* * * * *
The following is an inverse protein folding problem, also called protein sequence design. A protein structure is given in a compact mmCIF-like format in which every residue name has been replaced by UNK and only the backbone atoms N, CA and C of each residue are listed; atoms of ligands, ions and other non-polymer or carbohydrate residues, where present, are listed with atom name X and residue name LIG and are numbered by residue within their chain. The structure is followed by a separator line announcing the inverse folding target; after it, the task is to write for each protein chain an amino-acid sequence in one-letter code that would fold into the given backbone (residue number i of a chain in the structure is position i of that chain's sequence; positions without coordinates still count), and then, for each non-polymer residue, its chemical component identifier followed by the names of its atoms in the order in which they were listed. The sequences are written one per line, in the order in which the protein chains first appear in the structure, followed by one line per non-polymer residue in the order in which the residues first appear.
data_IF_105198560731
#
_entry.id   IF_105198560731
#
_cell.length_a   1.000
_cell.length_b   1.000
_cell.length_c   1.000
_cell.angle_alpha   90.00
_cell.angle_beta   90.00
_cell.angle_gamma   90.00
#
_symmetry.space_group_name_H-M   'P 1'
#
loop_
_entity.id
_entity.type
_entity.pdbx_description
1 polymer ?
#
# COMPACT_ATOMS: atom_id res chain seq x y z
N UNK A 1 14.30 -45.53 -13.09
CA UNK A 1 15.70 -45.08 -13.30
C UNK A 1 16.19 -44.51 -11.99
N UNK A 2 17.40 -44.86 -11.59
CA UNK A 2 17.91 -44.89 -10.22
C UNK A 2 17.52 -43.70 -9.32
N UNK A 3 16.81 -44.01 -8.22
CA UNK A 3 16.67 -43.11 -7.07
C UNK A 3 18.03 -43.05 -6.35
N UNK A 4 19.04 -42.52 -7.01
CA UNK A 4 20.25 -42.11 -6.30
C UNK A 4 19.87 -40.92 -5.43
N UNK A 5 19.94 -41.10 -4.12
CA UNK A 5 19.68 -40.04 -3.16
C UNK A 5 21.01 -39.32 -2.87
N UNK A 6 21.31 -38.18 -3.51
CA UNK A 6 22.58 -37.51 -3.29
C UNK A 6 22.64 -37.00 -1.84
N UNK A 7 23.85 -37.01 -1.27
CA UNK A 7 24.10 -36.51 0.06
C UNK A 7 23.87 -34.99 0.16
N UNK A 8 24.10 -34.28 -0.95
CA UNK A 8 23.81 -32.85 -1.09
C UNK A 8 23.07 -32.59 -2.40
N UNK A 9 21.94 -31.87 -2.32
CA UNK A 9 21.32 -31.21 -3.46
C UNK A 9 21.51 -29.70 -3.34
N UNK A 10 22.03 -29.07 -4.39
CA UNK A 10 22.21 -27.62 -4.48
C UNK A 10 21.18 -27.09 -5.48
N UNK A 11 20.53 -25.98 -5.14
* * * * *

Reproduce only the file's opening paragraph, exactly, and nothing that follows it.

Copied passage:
The following is an inverse protein folding problem, also called protein sequence design. A protein structure is given in a compact mmCIF-like format in which every residue name has been replaced by UNK and only the backbone atoms N, CA and C of each residue are listed; atoms of ligands, ions and other non-polymer or carbohydrate residues, where present, are listed with atom name X and residue name LIG and are numbered by residue within their chain. The structure is followed by a separator line announcing the inverse folding target; after it, the task is to write for each protein chain an amino-acid sequence in one-letter code that would fold into the given backbone (residue number i of a chain in the structure is position i of that chain's sequence; positions without coordinates still count), and then, for each non-polymer residue, its chemical component identifier followed by the names of its atoms in the order in which they were listed. The sequences are written one per line, in the order in which the protein chains first appear in the structure, followed by one line per non-polymer residue in the order in which the residues first appear.